Posted Date: 13 Mar 2017
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Story by - Tasman Cassim

CRUISING - If I can get a nap by the 2nd afternoon of a holiday, I’m laughing.  It’s almost unheard of in my 4 years traveling as a family, by the time you finish every project at work suddenly due within the realm of you going on leave and hurriedly pack most of your house into 3 small cases, clean the house and get to the airport, you’re exhausted.  It’s often 5.30am, you’ve had 2 hours sleep and you’re standing in a long line of some crappy low cost airline that’s all smiles and no delivery.

Or you’re in the family wagon before sunrise so you can crawl out of Sydney before the other escapees clog the roads.  By 10am you’re at the driver reviver in Newcastle sipping a well meant but scoldingly hot, tasteless cup of tea and a stale Arnott’s shortbread before contemplating the next 7 hours of driving averaging 35km an hour, so if you’re napping by day 2, it’s a great start.


Me, who has earned his backpacking stripes and proudly done some pretty stupid things was going on a boat with 2 ½ thousand other people for a week at sea.  It could either be the best or worst thing I have organised as the family vacation.  Because I work in travel, I’m constantly surrounded by images and stories of amazing places while I’m stuck in air con, working on my office tan.  So for 1 week I wanted it all, I wanted to relax and spend as much time with my daughter and wife.

Getting on was easy! We find our room, I’m always paranoid about the place I book because I want my girls to have it all, even though they would put up with anything.  We open the door and there it is, a nice room with a queen size bed, a single bed and a balcony overlooking the Opera House.  It’s so great I could cry.



We sail out and all my worries are left in our wake, we’re cruising baby.  We’re like kids in a candy shop and we spend the next 2 hours exploring the ship with everyone else.  It’s huge and reminds me of Jupiter’s on water.  Just when you think you’ve seen it all, you wander into some forgotten bar where there’s an old bloke playing piano to 3 ladies sipping the cocktail of the day.  The next day it’s on, well 9am on.  We’ve slept and the bears need feeding and thus begins the pattern that I now see as cruising; eat, activity, eat, sleep, eat and repeat. We mosey over to the pool and grab a deck chair, there’s loud music, games, tournaments, cheesy cruise directors and hundreds of white pasty people from Sydney and I love it.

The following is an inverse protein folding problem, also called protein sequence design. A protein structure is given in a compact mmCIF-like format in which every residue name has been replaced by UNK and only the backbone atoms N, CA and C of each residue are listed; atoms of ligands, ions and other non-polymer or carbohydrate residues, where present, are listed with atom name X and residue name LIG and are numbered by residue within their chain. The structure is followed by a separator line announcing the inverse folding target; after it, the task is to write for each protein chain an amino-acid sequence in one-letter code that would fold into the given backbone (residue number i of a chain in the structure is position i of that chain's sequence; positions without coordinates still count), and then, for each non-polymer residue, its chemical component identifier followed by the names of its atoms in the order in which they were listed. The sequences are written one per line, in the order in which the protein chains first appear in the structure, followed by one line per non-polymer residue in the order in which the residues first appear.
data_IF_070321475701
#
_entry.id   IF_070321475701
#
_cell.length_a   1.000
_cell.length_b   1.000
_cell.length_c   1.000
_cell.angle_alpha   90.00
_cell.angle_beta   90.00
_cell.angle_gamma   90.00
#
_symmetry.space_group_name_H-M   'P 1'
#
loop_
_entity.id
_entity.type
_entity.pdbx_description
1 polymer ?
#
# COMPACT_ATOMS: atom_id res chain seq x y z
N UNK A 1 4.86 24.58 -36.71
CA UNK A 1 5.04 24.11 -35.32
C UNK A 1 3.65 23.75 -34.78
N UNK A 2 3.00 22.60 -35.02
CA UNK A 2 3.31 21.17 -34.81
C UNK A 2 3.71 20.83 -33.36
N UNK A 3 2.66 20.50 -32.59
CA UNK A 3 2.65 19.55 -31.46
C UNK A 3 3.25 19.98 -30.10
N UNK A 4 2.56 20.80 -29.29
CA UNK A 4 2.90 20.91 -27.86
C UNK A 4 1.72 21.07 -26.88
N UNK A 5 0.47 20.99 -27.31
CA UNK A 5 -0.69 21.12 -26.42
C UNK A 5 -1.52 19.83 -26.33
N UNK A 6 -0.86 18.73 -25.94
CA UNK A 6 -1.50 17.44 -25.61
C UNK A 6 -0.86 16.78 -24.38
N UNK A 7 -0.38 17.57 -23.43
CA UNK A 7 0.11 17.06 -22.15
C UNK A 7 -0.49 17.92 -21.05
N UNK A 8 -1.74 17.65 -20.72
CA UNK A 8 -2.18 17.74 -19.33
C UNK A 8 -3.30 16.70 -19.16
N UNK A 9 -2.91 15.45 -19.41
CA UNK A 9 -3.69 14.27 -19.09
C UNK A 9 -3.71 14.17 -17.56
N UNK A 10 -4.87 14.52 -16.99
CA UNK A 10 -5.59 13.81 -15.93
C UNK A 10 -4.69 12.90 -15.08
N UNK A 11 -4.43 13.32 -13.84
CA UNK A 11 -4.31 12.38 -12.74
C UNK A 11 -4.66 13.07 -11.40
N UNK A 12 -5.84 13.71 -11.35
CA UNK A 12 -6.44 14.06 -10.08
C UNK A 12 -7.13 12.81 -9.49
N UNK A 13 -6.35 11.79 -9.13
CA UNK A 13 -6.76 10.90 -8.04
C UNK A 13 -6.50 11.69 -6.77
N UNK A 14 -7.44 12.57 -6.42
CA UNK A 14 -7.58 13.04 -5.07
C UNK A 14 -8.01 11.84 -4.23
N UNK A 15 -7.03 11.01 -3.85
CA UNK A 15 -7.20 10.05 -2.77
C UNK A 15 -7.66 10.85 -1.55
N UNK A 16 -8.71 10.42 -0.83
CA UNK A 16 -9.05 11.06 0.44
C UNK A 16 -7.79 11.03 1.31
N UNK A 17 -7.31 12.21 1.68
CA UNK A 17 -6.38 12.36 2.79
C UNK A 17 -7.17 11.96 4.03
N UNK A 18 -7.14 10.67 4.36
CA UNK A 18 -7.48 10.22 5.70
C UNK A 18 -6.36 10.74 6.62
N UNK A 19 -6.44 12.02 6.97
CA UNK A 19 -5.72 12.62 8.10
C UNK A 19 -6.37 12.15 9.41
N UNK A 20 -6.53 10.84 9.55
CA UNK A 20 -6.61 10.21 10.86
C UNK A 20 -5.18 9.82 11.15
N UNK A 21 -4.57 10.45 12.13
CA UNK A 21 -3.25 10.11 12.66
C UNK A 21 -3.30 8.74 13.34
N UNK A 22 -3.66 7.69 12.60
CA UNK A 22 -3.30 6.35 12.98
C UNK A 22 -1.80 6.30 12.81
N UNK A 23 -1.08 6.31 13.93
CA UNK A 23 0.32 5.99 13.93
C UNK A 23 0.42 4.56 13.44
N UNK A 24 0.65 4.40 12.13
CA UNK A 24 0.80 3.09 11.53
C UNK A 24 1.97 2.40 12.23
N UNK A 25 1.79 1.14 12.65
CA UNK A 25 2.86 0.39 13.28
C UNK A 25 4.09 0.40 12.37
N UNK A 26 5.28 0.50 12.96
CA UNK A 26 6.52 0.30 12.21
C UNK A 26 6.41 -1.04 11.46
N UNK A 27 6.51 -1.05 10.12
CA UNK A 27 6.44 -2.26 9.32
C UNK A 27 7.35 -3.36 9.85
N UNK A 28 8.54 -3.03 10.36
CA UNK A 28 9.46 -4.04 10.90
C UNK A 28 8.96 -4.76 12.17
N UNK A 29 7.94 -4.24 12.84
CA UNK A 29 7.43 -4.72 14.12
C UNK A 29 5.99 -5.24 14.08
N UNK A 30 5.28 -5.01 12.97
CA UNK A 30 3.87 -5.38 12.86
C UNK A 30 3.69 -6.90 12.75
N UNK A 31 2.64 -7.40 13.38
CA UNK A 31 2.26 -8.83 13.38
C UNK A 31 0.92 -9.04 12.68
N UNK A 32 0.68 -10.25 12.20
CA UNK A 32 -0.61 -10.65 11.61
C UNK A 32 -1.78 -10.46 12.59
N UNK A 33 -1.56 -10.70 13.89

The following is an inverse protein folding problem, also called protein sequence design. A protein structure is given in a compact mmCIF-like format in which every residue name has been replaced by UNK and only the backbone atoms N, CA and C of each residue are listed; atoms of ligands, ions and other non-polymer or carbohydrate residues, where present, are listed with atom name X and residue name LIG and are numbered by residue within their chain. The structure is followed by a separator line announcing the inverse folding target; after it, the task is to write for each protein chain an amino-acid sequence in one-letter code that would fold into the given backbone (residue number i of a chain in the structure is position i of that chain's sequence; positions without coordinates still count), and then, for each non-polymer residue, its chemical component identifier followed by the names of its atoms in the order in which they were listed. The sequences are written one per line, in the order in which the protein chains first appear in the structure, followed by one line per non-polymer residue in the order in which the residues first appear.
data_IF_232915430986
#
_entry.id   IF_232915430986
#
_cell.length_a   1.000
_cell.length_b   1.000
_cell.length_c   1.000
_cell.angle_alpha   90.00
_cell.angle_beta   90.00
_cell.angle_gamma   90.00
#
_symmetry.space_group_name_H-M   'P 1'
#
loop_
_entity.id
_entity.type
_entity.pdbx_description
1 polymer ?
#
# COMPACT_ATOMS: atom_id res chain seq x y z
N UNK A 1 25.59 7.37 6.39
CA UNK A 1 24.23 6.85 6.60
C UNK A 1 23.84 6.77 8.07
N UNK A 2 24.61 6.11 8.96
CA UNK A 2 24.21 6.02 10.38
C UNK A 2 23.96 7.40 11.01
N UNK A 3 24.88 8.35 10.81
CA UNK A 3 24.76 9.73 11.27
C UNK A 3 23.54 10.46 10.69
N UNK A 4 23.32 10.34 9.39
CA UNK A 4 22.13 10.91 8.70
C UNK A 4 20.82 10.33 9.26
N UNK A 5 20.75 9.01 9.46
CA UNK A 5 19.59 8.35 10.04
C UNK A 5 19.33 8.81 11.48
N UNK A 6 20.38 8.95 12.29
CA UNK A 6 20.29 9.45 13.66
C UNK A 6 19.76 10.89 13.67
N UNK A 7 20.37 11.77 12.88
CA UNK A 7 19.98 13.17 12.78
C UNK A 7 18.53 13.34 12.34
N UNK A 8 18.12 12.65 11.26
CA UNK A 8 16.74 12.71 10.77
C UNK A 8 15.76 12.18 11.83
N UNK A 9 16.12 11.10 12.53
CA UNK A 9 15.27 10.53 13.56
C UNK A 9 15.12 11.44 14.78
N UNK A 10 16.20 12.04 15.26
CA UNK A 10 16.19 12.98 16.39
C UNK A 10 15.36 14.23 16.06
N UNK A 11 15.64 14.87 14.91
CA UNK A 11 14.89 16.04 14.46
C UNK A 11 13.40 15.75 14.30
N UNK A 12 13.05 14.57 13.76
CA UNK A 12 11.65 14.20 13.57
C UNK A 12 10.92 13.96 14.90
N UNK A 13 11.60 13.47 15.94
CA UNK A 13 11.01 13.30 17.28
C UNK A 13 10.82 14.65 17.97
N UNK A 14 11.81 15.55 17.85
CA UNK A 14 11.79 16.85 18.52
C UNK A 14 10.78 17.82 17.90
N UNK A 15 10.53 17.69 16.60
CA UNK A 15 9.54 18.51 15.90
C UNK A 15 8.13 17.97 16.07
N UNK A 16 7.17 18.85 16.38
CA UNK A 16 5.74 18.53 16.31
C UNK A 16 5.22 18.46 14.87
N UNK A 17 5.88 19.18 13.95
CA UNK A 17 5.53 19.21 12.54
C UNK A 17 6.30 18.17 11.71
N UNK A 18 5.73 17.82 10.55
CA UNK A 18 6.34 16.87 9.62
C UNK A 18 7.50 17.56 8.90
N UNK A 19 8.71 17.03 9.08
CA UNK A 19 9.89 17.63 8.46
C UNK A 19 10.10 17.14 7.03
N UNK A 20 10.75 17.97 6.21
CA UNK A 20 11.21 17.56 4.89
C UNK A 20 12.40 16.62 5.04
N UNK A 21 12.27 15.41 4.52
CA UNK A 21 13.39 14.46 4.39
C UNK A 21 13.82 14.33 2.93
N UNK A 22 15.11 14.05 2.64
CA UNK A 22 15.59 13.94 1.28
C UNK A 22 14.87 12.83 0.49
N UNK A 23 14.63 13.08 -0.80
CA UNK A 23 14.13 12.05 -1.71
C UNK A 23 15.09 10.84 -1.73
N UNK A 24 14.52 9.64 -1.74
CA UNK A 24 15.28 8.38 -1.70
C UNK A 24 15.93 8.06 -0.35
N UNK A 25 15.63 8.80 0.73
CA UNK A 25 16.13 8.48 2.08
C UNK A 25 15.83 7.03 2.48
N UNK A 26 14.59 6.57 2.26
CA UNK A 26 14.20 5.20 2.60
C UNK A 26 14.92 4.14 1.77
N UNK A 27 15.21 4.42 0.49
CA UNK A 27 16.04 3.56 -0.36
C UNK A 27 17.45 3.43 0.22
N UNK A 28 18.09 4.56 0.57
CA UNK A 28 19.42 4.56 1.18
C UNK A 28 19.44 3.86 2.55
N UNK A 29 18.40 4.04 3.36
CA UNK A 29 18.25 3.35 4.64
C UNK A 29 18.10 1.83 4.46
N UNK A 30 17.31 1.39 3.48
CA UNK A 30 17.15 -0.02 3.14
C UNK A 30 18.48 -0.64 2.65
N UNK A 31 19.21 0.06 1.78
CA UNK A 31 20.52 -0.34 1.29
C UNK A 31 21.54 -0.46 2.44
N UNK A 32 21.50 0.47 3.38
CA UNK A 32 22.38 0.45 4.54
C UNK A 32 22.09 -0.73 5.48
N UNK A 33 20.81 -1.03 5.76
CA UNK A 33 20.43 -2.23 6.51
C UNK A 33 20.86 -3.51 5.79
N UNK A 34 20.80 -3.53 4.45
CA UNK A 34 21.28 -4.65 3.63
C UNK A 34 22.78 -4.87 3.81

Days pass and we’re so lost in the routine, I can’t believe we actually get to venture onto land but there it is, the picture perfect Isle of Pines complete with dolphins in front of our balcony. Crystal water, amazing reef and a white sandy beach that laps lazily at the overhanging branches. The next day we wake to Mystery Island and what it lacked in name’s mystique, it made up for in beauty.

The water was the colour of turquoise and warmer than my morning’s cup of tea.  It was absolutely divine and we quite happily spent a good part of a day flopping between the water and the palm fringed shore. The next day’s highlight (or that’s what the brochure said it would be) was Noumea. We get the shuttle to the towns “centre” which normally means a central point in the city but in this respect was just a random road near some water.


Back to the ship and we quickly shower and run for the pool where the comfort of cocktails (it was clearly past midday), endless ice cream and images of the tropical destinations we could have visited that day are projected on the massive LED screen.  Sure we talked about doing a lot of things that afternoon, I must walk around the boat, a bit of rock climbing would be nice, I could see that movie.  Truth is I just sat there and watched the passing parade for hours before falling asleep, it just keeps happening.

The following days at sea are unremarkably pleasant.  We lounge, eat, splash and savour every last moment.  It turns into one long buffet interlaced with bouts of swimming and sleeping.

Cruising may not be for everyone.  You have to have the will to not take things too seriously and seriously enjoy yourself.  It’s about you and the people you are with that makes cruising what it is.  I walked off the gang plank with 3kg’s of apple crumble strapped to my belly, a beautifully relaxed and deeply happy wife and a daughter who wouldn’t let go of my hand. 

 All I wanted to do, was turn around and do it all again.